» Photos: Crossover Day at the Georgia Legislature
If House Bill 426 becomes law, a person convicted of a crime and proved to have been motivated by bias would face punishment ranging from three months to a year and a fine of up to $5,000 for a misdemeanor offense to at least two years in prison for a felony offense.
Opposing the legislation, state Rep. Sheri Gilligan said passing the bill would insert "injustice into our laws."
“We are lucky in Georgia that all crime victims are equal before the eyes of the law regardless of their skin color or the skin color of their assailant,” the Cumming Republican said. “There is really only one way to keep our laws colorblind and dedicated to equality for everybody — please oppose this bill.”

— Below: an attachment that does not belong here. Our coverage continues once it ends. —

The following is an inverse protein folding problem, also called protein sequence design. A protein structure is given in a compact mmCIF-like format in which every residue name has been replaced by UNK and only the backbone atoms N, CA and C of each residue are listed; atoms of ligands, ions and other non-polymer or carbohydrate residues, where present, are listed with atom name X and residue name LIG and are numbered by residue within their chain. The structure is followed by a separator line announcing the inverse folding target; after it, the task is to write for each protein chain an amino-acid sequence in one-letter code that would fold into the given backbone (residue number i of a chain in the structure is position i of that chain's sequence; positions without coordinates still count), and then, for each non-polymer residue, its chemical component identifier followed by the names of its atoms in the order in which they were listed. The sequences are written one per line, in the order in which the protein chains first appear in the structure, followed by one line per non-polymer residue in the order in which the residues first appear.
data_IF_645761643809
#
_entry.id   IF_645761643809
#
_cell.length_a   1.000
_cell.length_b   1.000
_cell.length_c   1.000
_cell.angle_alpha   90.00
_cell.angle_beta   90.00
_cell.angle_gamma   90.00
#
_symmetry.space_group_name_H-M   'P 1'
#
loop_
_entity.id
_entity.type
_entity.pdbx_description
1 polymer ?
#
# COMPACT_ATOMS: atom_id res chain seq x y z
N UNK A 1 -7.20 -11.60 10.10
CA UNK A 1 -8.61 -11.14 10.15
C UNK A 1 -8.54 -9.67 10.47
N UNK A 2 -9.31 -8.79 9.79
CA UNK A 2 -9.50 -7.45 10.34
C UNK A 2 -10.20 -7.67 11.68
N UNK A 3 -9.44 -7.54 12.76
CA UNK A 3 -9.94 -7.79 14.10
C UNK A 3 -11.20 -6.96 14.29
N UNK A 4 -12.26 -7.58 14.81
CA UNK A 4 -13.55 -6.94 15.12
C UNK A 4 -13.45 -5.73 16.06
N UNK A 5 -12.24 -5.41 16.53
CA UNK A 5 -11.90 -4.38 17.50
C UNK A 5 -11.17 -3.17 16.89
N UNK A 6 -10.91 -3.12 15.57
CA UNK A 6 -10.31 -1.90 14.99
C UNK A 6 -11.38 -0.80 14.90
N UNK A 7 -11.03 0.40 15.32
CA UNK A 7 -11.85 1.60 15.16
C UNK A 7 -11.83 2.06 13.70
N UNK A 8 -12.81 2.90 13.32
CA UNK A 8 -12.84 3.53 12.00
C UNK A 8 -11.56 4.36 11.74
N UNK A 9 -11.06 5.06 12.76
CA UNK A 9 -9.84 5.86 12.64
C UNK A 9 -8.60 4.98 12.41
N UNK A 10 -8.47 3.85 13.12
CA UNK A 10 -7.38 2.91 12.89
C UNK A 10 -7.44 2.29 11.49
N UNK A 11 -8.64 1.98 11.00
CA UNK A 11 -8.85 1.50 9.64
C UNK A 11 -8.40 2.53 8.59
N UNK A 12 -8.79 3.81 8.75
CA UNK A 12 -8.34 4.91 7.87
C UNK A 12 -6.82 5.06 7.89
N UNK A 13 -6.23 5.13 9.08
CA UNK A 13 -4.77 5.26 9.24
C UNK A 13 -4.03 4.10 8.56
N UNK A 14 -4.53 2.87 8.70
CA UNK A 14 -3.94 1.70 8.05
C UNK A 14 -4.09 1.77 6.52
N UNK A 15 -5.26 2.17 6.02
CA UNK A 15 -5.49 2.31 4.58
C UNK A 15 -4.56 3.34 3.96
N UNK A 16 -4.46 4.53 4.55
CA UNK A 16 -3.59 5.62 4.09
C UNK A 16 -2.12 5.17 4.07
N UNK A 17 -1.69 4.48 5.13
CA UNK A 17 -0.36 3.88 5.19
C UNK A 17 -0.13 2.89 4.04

Georgia is one of five states that does not have a hate-crimes law on the books. A 2000 hate-crimes law was struck down by the Georgia Supreme Court in 2004 for being "unconstitutionally vague."
The bill now heads to the Senate.
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